Own a house? A car? A belief and value system? Owning your thoughts, opinions, and verbal contributions can be equally empowering. Give it a whirl and observe your transformation into a creature of power. Additional perk:  Your work colleagues and loved ones respect you more.

3Word your feelings descriptively to ensure accurate meaning. For example, you may say "I feel bad when you ______."  But what does "bad" really mean? Clarify the meaning; otherwise, your partner may be confused. "Bad" could mean embarrassed, hurt, angry, or uncomfortable. Word specificity is critical.

Often your partner doesn't decode how you necessarily encode. It's not their fault. It's not your fault. Surprisingly, you're both at fault.  Communication responsibility is transactional.  In other words, message success is mutual.  While confusion can always occur, don't be quick to automatically ascribe total blame to the other (a common human tendency).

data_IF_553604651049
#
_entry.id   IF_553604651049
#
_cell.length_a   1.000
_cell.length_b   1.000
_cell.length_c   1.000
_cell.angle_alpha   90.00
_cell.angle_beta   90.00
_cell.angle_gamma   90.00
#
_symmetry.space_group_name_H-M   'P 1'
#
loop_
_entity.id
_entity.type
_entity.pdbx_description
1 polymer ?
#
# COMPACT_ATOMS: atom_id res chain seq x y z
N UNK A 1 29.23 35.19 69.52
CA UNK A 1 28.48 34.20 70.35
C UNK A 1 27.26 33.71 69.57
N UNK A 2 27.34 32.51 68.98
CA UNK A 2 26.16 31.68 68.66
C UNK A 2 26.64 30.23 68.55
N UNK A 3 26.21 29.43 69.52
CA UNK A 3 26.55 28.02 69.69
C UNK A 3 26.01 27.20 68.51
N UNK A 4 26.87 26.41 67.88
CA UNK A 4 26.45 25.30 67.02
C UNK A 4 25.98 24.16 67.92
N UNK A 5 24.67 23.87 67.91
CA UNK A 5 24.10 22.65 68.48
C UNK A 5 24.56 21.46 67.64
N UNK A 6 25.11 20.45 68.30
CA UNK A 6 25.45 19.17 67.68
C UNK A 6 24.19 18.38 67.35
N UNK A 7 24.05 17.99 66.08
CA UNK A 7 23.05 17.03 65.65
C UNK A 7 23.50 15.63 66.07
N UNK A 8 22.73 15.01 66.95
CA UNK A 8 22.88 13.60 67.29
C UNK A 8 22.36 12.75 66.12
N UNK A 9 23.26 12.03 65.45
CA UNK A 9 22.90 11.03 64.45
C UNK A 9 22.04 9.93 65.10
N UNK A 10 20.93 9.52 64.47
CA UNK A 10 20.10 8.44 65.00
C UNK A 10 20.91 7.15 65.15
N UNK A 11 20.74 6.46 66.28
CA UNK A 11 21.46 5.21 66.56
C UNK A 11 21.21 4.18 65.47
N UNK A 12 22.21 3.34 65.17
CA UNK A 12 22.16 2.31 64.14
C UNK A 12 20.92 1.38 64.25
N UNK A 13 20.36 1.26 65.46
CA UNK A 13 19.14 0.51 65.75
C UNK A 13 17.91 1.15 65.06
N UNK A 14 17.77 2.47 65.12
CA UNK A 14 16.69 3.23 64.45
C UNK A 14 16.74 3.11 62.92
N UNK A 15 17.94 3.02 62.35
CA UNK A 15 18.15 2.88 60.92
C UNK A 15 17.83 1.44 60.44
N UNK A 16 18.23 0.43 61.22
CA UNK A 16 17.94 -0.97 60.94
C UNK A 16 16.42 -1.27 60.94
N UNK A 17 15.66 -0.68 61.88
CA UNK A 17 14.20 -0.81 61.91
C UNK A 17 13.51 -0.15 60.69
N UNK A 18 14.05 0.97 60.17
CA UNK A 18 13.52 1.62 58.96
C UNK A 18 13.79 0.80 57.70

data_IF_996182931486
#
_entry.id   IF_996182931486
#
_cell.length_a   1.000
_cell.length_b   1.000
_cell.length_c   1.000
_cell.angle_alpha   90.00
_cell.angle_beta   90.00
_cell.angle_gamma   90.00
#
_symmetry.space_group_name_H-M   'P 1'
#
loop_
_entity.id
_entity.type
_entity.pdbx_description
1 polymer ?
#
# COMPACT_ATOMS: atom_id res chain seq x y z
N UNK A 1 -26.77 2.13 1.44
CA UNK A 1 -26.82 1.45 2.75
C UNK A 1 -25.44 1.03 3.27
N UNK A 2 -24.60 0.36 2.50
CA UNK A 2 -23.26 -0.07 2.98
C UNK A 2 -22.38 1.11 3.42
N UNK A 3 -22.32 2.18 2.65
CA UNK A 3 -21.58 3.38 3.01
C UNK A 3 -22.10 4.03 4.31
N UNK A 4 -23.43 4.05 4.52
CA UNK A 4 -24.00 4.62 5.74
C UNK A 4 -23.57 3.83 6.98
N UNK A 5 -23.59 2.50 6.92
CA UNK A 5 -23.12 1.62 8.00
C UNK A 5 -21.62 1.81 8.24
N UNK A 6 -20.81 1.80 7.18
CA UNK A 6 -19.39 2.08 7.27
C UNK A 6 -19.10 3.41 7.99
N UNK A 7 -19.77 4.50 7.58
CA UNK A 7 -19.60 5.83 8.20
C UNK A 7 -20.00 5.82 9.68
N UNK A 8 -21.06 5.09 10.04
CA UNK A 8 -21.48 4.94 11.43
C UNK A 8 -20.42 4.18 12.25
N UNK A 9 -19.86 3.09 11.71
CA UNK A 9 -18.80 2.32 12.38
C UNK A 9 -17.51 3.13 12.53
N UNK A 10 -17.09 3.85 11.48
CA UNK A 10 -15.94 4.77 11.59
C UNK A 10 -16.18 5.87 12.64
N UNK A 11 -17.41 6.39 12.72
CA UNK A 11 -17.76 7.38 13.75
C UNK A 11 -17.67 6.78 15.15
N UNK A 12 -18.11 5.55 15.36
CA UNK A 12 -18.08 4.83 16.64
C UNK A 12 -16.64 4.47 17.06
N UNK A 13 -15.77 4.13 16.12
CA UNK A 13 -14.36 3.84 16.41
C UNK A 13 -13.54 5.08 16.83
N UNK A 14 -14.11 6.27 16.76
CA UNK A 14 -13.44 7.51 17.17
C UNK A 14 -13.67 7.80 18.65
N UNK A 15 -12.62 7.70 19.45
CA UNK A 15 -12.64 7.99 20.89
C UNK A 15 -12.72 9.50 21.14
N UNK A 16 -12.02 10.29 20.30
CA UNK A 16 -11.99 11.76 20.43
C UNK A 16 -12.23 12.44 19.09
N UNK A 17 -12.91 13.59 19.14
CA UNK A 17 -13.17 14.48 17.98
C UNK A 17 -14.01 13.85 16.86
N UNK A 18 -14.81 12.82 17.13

Example: You stop and ask for directions. Your guide advises you to "Turn right and go up a little ways on Elm Street."  You become upset when the given direction ("a little ways") is three miles when you decoded it to mean 200 feet.   

Solution:  Either (1) allow for possible confusion and deliberately clarify in the first place ("From that red light, it's about ½ mile on the right.") or (2) deliberately seek clarification ("When you say ‘a little ways', what exactly do you mean?") .

4. Avoid the trigger words of "always" and "never". Speaking in absolutes is not only unfair, but worse, polarizing. "You never call me", "You're never on time for our appointment", "We always do what you want to do.", "I'm always the one who cleans." Chances are rare to slim "always" and "never" really occur. Using them doesn't make your argument stronger. To the contrary, it weakens your position by plainly revealing your bias and inaccuracy.

5. Acknowledge your individual right to have feelings, but accept that others are worthy of decent and respectful treatment. That said, be prepared for the possibility of negative reaction in break-up encounters. You may encounter silence, anger, disbelief, or guilt-tripping.

Since your intent in this context is to "break up" the relationship; mentally emphasize the apprehension you experience in the moment will eventually calm. Through the dissonance, focus instead on the positive end result of the current anxiety: the prospect of finding different and possibly better relationships. The current may be a negative, but the future is looking better.